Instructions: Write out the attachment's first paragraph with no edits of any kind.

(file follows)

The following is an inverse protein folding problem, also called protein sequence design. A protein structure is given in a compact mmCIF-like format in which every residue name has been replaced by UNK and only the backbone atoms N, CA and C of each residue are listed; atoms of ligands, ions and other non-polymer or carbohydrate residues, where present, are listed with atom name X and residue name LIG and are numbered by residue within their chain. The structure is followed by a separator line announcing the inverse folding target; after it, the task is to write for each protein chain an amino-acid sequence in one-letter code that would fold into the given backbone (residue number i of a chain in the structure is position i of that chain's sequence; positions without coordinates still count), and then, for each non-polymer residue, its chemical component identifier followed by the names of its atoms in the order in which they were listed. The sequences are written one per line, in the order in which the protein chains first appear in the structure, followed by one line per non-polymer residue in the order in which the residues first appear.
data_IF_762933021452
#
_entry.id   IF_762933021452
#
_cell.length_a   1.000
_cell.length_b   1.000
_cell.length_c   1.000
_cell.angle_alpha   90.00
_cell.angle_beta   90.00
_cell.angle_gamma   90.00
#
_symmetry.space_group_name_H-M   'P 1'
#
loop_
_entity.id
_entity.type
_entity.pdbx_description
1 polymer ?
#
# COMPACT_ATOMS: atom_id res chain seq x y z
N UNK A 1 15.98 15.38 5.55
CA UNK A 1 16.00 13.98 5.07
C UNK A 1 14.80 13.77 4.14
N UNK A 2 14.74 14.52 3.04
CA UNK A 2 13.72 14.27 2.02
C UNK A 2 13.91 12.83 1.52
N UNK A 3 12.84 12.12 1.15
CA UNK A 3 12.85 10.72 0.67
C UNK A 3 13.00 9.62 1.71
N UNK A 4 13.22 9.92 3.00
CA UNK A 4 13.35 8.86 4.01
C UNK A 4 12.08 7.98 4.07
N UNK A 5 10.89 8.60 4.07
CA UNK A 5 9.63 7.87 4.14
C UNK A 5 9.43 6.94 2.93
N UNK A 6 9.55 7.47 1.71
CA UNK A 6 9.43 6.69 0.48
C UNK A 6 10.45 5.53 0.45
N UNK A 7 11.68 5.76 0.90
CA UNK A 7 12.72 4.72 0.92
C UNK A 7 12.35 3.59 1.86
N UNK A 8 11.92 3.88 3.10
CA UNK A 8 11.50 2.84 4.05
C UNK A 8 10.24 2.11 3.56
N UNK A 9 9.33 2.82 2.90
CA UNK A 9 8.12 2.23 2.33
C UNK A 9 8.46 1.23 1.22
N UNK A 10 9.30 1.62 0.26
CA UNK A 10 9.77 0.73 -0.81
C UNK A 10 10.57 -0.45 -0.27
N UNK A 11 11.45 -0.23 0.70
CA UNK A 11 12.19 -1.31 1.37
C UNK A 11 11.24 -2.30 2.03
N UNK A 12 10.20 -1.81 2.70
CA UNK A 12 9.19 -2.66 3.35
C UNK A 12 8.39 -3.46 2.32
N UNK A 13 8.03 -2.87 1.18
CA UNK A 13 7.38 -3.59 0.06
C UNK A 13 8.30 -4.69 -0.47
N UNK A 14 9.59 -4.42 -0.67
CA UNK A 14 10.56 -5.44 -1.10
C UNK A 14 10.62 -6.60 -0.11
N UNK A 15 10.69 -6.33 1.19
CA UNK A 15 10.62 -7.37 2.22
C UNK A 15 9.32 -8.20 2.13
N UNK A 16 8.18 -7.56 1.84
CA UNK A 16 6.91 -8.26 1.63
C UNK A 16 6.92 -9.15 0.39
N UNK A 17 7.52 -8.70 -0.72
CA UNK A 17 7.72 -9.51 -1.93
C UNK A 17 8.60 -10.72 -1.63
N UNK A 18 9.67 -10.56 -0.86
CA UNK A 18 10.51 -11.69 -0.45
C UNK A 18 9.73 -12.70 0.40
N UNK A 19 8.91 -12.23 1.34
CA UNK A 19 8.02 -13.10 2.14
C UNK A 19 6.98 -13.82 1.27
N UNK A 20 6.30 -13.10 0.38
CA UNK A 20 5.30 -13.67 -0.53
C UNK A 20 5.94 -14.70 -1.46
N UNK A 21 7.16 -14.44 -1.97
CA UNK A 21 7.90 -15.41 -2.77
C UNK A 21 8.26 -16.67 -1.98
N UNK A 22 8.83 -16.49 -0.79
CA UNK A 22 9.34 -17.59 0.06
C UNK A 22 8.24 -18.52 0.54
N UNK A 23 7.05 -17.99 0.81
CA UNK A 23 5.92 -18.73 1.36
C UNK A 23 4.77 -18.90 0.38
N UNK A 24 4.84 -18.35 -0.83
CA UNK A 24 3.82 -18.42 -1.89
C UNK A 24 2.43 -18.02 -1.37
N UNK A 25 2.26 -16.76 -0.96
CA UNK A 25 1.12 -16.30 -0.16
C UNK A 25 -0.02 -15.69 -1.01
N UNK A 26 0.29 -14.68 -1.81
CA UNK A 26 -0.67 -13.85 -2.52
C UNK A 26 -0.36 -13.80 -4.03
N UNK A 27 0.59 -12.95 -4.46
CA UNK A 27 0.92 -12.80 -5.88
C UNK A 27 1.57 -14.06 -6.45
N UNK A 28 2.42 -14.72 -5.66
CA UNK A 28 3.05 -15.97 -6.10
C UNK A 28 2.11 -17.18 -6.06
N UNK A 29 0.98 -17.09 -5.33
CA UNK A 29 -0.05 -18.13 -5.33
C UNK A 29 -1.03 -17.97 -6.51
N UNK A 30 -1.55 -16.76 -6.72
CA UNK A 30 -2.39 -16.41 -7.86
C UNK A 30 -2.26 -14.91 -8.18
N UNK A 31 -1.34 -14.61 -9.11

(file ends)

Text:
The following is an inverse protein folding problem, also called protein sequence design. A protein structure is given in a compact mmCIF-like format in which every residue name has been replaced by UNK and only the backbone atoms N, CA and C of each residue are listed; atoms of ligands, ions and other non-polymer or carbohydrate residues, where present, are listed with atom name X and residue name LIG and are numbered by residue within their chain. The structure is followed by a separator line announcing the inverse folding target; after it, the task is to write for each protein chain an amino-acid sequence in one-letter code that would fold into the given backbone (residue number i of a chain in the structure is position i of that chain's sequence; positions without coordinates still count), and then, for each non-polymer residue, its chemical component identifier followed by the names of its atoms in the order in which they were listed. The sequences are written one per line, in the order in which the protein chains first appear in the structure, followed by one line per non-polymer residue in the order in which the residues first appear.